Yeah, I actually already did. I moved there three weeks ago. It’s definitely new. It’s been a long time since I’ve lived somewhere where I don’t really know anybody. I don’t know the roads, the local spots, how to get around, nothing. Just moving alone has been a big change, but change is good. I’m really, really excited for it. Honestly, with this opportunity I didn’t really care where I had to live or to move. I was going to go wherever I had to to make it work. That’s the least of my worries right now, but it is kind of weird being somewhere I don’t know how to even get around. I’m using my GPS to get to a gas station.
As you know, being a former pro racer and being around the sport for a long time, it’s not just physical; it’s mental also. I think Baker’s work mentally with his guys is maybe a little underrated, because there’s so much of that that has to go on. So that’s a big part of what you have to do day to day.
A hundred percent. The mental side is extremely overlooked. That’s more important than anything in my opinion. If your mind is right, then everything else will follow. But I agree. The mental side of things with Aldon is very, very underrated. That’s one thing I do think I’m pretty good at. I’m pretty good at getting to know people and reading people and figuring out what makes them tick. So I’ve always been pretty helpful in that area, which is also going to be a challenge because out of the guys I’m working with, I know two of them, but other than that, I don’t really know the guys. So this week, I’m actually out in California right now so I’ll be getting to know the TLD guys. I need to meet Mosiman here soon. I’ve actually never even met him. It will be a challenge. But I agree. That’s the most important side of things, in my opinion. If you take two guys, they can do the same training but only one of them is going to win. That separation comes from the mental side of things.
So you’re going to be working with the Rockstar Husky 250 guys, the Troy Lee Designs/Red Bull KTM 250 guys, and maybe a 450 straggler here or there?
No, just 250 guys. I still don’t exactly know how we’re going to split it. I know Brownie has been out in California for a week now with the TLD guys. Like I said, I actually just got here now. But that’s going to be pretty interesting to see how it works. This week I’ll know a lot more how we’re going to split things up and how much time I’ll spend on the East Coast, how much time I’ll spend on the West Coast. But even working with Brownie too, that guy’s a legend and someone I’ve looked up to my whole life. I remember being a little kid cheering for Brownie at Southwick back in the day. It’s a really cool opportunity to work with someone like him as well. I think I can learn a lot. Not only myself, but we can all learn a lot and benefit from each other. I think it will be good. I’m looking forward to it.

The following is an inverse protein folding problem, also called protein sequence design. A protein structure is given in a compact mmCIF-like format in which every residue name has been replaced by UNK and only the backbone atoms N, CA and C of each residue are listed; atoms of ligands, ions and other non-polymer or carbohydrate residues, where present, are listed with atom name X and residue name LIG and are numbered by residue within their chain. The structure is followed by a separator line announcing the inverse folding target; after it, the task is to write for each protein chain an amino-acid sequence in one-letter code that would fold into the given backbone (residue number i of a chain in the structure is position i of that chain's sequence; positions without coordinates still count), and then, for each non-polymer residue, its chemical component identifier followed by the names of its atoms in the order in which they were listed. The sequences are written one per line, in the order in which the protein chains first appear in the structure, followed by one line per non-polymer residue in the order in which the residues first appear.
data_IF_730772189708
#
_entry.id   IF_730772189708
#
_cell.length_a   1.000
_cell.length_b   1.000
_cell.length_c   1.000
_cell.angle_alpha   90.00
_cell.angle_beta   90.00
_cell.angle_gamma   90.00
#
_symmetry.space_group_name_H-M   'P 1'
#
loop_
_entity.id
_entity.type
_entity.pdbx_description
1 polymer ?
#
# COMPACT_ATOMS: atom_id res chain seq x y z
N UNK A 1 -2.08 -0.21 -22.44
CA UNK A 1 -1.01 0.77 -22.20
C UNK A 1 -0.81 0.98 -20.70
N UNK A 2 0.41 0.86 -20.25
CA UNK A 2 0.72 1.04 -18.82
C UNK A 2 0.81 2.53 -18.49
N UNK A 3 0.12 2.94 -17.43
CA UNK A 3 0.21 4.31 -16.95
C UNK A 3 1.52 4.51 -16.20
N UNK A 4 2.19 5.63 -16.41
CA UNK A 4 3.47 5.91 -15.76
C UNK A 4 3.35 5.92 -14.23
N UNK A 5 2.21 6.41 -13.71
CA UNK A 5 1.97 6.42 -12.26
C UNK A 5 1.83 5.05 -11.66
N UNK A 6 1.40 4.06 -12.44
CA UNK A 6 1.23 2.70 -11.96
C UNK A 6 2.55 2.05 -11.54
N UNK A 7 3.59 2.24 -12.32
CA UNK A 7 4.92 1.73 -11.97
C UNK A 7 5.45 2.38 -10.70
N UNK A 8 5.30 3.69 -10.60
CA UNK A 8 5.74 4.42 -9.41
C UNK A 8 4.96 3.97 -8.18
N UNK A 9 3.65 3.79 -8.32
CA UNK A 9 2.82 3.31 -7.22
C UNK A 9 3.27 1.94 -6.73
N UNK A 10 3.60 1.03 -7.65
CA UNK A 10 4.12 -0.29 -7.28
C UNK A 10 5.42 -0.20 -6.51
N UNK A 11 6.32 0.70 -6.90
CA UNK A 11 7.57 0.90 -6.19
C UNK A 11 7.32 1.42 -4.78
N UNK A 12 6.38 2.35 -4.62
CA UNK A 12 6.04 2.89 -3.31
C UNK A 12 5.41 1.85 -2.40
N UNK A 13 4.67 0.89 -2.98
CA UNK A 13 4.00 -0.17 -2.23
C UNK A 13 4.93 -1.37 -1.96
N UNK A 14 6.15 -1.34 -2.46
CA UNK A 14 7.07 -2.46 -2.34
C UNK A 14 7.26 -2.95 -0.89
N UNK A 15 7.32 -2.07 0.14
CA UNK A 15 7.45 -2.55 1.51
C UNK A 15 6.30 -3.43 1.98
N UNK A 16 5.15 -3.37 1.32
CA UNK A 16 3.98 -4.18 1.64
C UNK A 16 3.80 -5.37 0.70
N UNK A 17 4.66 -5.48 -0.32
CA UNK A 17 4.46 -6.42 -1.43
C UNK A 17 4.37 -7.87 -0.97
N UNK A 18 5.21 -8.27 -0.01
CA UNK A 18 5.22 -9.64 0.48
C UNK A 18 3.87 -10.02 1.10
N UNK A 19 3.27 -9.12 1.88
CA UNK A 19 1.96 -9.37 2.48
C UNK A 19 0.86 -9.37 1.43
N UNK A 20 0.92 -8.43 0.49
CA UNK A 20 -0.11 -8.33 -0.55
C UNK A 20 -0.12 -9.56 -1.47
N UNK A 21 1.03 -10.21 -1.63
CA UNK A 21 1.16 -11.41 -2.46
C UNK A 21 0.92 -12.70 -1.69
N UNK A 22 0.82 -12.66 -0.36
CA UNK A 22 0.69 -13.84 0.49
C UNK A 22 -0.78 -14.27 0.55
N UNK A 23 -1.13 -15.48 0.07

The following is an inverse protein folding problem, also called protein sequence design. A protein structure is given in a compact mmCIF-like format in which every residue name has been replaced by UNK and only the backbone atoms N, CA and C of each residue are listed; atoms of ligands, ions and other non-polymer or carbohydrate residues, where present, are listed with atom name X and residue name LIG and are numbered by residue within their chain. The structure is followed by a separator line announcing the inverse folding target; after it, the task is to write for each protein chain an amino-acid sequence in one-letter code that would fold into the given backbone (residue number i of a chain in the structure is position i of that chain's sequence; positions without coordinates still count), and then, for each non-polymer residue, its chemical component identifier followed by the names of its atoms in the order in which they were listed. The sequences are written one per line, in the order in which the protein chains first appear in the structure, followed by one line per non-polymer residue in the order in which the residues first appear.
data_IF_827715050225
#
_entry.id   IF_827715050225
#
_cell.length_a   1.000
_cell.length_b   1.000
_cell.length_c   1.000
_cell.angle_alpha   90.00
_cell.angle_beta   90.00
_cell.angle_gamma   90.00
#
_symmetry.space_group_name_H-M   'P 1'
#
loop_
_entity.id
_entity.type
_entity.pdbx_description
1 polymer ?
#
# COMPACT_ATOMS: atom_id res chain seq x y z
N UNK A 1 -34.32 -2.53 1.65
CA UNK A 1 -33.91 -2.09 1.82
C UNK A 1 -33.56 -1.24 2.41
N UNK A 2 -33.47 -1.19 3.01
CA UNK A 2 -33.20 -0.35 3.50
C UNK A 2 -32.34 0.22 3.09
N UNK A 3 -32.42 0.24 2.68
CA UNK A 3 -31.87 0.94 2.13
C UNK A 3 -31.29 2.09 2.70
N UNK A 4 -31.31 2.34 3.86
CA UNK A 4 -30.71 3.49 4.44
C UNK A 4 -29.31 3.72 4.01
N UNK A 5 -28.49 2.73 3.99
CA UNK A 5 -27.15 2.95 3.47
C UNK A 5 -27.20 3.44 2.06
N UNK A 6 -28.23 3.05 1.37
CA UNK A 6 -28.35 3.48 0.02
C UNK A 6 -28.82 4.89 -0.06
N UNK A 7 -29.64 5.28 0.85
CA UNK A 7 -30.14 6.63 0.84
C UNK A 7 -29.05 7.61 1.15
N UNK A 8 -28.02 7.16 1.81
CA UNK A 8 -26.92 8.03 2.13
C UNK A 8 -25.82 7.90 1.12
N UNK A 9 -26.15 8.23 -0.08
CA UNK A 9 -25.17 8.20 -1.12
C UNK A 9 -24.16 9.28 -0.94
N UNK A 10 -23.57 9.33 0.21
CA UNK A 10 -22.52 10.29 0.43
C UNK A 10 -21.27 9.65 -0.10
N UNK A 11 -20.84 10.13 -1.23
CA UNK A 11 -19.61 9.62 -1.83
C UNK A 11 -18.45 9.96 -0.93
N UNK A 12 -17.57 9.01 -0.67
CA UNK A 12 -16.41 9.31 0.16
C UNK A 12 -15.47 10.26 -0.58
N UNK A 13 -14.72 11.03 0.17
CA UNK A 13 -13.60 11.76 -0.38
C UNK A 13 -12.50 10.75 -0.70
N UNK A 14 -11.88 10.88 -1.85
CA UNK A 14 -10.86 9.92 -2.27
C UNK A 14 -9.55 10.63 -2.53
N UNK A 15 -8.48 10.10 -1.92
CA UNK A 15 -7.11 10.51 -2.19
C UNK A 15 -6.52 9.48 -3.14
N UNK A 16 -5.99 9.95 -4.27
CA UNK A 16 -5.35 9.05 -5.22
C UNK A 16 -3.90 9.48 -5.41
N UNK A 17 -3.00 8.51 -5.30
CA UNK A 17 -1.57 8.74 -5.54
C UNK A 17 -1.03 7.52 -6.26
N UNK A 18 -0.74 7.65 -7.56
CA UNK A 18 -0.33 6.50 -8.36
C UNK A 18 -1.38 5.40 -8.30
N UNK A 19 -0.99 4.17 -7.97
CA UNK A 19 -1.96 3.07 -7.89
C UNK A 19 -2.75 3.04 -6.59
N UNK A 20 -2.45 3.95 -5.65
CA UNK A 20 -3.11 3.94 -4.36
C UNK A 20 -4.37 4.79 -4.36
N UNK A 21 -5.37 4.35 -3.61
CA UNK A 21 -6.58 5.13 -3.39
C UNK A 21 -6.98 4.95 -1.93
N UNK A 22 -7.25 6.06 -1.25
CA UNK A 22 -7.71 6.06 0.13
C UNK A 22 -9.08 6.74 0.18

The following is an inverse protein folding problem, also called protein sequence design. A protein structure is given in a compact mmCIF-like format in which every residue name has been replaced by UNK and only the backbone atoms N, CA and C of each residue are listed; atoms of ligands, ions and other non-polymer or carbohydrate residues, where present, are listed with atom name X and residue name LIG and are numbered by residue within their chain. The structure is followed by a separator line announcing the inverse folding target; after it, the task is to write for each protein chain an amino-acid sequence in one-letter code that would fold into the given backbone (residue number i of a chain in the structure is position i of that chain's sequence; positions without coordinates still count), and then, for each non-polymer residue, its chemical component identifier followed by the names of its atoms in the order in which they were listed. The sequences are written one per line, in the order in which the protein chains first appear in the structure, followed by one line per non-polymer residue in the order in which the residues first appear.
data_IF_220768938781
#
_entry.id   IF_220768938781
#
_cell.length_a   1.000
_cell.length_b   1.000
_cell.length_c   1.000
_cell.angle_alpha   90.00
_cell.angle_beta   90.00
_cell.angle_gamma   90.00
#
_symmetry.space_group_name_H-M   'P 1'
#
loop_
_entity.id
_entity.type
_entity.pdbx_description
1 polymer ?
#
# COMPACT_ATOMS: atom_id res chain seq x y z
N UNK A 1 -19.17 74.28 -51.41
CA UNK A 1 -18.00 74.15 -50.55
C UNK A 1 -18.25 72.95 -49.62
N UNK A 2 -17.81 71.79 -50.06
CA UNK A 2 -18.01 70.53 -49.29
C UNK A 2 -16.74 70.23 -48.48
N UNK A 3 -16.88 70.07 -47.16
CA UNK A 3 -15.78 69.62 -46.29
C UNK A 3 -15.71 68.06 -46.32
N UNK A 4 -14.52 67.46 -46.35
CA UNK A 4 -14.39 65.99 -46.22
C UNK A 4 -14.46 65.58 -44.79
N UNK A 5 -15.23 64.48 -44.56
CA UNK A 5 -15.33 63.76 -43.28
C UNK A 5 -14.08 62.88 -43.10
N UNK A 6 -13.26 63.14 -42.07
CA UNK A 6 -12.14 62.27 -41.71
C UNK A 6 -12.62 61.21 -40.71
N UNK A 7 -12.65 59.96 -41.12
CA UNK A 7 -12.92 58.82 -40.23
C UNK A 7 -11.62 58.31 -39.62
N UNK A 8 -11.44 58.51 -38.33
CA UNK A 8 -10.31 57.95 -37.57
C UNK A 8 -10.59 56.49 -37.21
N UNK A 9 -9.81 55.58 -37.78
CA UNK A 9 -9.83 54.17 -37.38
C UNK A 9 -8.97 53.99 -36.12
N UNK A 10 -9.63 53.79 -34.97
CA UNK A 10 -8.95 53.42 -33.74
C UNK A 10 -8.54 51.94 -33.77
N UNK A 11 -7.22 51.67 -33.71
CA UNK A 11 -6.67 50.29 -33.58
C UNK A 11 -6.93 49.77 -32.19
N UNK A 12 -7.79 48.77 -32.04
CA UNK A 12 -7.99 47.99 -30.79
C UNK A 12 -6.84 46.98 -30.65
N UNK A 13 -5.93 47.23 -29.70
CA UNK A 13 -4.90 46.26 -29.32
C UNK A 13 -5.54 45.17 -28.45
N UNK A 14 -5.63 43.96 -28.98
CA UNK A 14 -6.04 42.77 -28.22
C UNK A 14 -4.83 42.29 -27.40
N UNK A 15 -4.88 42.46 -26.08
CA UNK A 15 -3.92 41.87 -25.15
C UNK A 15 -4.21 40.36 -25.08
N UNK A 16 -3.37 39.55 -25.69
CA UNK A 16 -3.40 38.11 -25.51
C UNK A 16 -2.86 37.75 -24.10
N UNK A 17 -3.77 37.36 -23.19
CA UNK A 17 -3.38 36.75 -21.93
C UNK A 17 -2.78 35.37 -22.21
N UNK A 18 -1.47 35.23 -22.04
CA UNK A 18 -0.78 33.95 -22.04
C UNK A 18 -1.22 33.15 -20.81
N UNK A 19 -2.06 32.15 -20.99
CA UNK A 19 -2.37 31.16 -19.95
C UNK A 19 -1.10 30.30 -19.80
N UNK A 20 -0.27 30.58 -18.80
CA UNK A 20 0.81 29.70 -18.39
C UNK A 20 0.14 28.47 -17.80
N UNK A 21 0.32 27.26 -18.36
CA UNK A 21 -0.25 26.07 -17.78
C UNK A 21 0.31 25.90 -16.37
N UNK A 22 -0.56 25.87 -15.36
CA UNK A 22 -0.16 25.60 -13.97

Listen to this interview Weigandt did with Rarick and Hayes earlier this summer.
Do you know if you’ll be going to all the races?
No, not all of them. That’s another thing. We got to figure that out this week, which races we’re going to. I’m assuming that will be split, too. Maybe whatever race I’m not at Brownie will be, and vice versa.
I’m interested to see what you can do with a guy like RJ Hampshire. I wrote about him in a column this past week. He’s always been fast. His lap times sometimes are quickest out of anybody. But yet I think he’s underachieved for the bikes he’s had and how long he’s been a pro. He doesn’t have that many podiums. He makes mistakes, crashes, but the speed is there and everything else. So new bike, new team, new trainer. I’m interested to see if RJ can take that leap.
Me and you both. It’s a big year for him. He knows this. I know this. I think we all know this. For him this year, he is expected to win. In my opinion he needs to win. He has fully accepted that challenge. RJ is a great kid. I’ve actually known him for a while. I met him back… He actually came up north to do a local race back in the day when I was still racing. So I’ve actually known him for quite a few years, but he’s all in. He bought a house in Claremont. He’s moving there. Him and his wife have the baby due any day now. He’s doing whatever it takes to get to that next level, and that’s really, really motivating for me to see when a rider is all in like that, and he’s committed to doing any amount of work, then it’s hard not to be successful. RJ has really impressed me so far. He’s been doing everything that’s asked of him and then some. So I’m really looking forward to seeing how he does. I wish I could talk more about the TLD guys. Tomorrow I’m going out to the track so I’ll find out more. The only one on that team I know is obviously Brandon [Hartranft], who I worked with the last few years. I don’t know the other guys at all. I’ve never even met them.
Main Image: Andrew Fredrickson